Beyond the Black (eye)
I have been on occasion made familiar with the phrase “good things come to those who wait”. It’s one of those things that your parents teach you when you’re overly eager to stuff your face or go and play games or something. And admittedly, there is some truth in it. Sometimes anyway. There is nothing worse than waiting a really long time for something and finding it a huge disappointment.
Like Marriage… (if my wife ends up reading this, I totally don’t mean it. I don’t want to sleep in the bath again).
The reason I bring it up now, is the subject of my review today: Tiny Epic Galaxies: Beyond the Black.
Before I get too much in to Beyond the Black, I guess I’d better explain the opening comment. I’m sure you’ve all been there: picture the scene… you play a fantastic, nay potentially life changing game (maybe that’s a little overkill, but allow me some artistic license) and are seldom able to get it to the table. It’s like having a beautiful car and leaving it in the garage. Then, an upgrade comes along! Success! Now, you have a reason to get the car out, or the game to the table again, because you know, it has to be played to be reviewed and shared with the world right?
Tiny Epic Galaxies is a fantastic game that I would love to play more but for such a tiny game, it can run a little long. I thought that when Beyond the Black graced my doorstep that I could coerce my gaming buddies and my wife (the best gaming buddy ever, still not sleeping in the bath) to have a go with me. So, I tried to get some training in before tackling what looked to be a tiny, but epic expansion. I should have known better. 6 aborted games later, I finally; FINALLY got to have a go.
It’s Tiny and Epic… and too long for this review
For those of you that are unfamiliar with Tiny Epic Galaxies, it is the best and potentially most simple colonisation game that I have ever played. Throw in some worker placement elements and some random luck elements from having dice and you’re in for a treat. I’d love to do a full review, but it has been out for some time, so I’ll need to send you off to go and find another review, like here perhaps. Promise to come back when you’re done though? Thanks.
So, if the base game is so epic, then what exactly does Beyond the Black bring to the table?
They shoot, we score!
Good question! Glad you asked. The biggest (OK, it’s still tiny) thing in Beyond the Black which has enhanced the game 500% is… a scoreboard. Yep, that’s it. First and foremost, one of the most annoying things about Tiny Epic Galaxies is that you had to shout your score at your friends whenever your scored more points. It’s a fantastic opportunity to annoy them if you’re so inclined (and I so am) but still, it feels a little bit clunky while you’re playing. So, when Gamelyn Games and Scott Almes (that man really gets about!) decided to release Beyond the Black, they included some tiny tokens and a scoreboard. I, for one and so grateful they did though.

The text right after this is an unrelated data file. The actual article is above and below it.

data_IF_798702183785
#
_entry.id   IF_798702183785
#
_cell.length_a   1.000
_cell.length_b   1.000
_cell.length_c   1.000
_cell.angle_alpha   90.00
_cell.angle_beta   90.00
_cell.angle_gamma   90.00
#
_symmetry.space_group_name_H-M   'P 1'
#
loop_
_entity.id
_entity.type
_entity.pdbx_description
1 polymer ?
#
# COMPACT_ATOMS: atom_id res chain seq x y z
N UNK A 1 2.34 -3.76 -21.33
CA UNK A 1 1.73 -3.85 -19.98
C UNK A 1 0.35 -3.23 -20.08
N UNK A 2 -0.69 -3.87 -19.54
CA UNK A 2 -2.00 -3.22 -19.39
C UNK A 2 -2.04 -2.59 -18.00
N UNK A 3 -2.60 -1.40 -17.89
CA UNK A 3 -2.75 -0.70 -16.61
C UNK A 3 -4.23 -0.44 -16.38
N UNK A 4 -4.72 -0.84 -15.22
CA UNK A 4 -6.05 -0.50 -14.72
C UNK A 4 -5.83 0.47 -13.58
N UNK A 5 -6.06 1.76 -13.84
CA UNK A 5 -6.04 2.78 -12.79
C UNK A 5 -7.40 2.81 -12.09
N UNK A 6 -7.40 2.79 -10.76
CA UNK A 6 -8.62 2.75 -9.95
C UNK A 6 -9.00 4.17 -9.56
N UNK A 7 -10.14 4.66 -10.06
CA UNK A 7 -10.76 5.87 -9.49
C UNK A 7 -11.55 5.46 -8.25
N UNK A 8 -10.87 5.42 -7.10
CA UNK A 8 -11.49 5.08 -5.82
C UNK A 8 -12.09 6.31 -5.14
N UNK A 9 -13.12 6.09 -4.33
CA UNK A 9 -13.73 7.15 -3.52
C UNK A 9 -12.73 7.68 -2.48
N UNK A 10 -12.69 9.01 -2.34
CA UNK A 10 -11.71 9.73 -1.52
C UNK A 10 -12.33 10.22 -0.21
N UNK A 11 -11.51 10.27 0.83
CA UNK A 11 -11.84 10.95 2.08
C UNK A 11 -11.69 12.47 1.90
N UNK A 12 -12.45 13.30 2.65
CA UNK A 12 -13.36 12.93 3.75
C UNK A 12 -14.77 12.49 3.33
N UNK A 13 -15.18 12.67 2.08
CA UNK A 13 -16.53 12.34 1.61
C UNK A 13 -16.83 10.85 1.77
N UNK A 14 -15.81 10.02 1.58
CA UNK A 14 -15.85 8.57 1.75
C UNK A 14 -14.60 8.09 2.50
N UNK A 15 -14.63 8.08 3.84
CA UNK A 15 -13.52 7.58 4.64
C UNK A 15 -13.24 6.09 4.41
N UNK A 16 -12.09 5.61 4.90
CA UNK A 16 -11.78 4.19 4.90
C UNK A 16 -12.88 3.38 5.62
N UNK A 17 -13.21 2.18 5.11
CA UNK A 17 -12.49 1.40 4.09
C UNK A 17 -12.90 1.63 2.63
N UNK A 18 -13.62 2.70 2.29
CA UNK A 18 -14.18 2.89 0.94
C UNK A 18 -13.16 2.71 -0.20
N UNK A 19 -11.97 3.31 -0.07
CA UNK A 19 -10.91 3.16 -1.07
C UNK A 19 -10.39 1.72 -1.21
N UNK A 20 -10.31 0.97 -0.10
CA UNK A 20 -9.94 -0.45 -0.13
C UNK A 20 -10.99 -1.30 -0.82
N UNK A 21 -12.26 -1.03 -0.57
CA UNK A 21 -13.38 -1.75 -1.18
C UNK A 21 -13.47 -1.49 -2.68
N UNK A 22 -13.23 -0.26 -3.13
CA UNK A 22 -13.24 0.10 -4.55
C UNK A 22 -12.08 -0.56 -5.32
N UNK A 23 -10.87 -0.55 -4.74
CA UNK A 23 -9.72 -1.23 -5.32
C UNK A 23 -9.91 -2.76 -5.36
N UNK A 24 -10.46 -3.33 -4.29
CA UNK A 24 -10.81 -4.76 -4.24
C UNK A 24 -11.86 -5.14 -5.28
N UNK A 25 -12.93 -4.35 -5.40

They were also gracious enough to include 12 new planets to colonise or milk for bonuses, and 8 new secret mission cards to bolster the already epic base game. However, that’s the tip of the iceberg as far as shiny new stuff is concerned.
Star Trekkin’ across the Universe
Each player will get a new board which for all intents and purposes is a hangar for the new ships that they have included in Beyond the Black. Now, the ships themselves don’t really make a huge amount of difference to your game, even though they are pleasing to the eye and break the monotony of the “old” ships; but what does make the biggest difference in the game are the pilots which fly them.
Beyond the Black comes with 30 (yes 30!) pilots for you to destroy your friends with.
On your turn, you can use a pair of dice to employ a pilot to fly a certain ship for you. Most pilots can only fly one or 2 different types of ship, but some select ones can fly all of them. Once they have been employed, you need to swap out your normal ship for one of the new fancy ones. And one which clearly definitely wasn’t modelled on the Starship Enterprise. This is a visual reminder to use on of the crazily powerful bonuses which each pilot has.
I chose some at random on the assumption that you already know how to play Tiny Epic Galaxies, but here they are:
The Overseer can use either diplomacy or economics to progress along the colony track. The Maestro can produce either energy or culture when they’re in your home galaxy. The Peace Keeper is truly adept at disturbing the peace because no other player may pass their ship on the colony track of a planet. Those are the pretty selfish ones. The Leech can steal one culture from each player on specific planet when they land there which I think could cause a few issues on its own.
But the pilots are not the only fantastic additions which have been brought on by Beyond the Black, now you can also explore “Unexplored Space”… which sounds a little bit odd now I come to think of it. If you’re exploring it, then surely it’s now explored space? Come on Beyond the Black, I’m not meant to be thinking philosophically about this, but if space is explored and there’s nobody around to hear it, does it make a noise?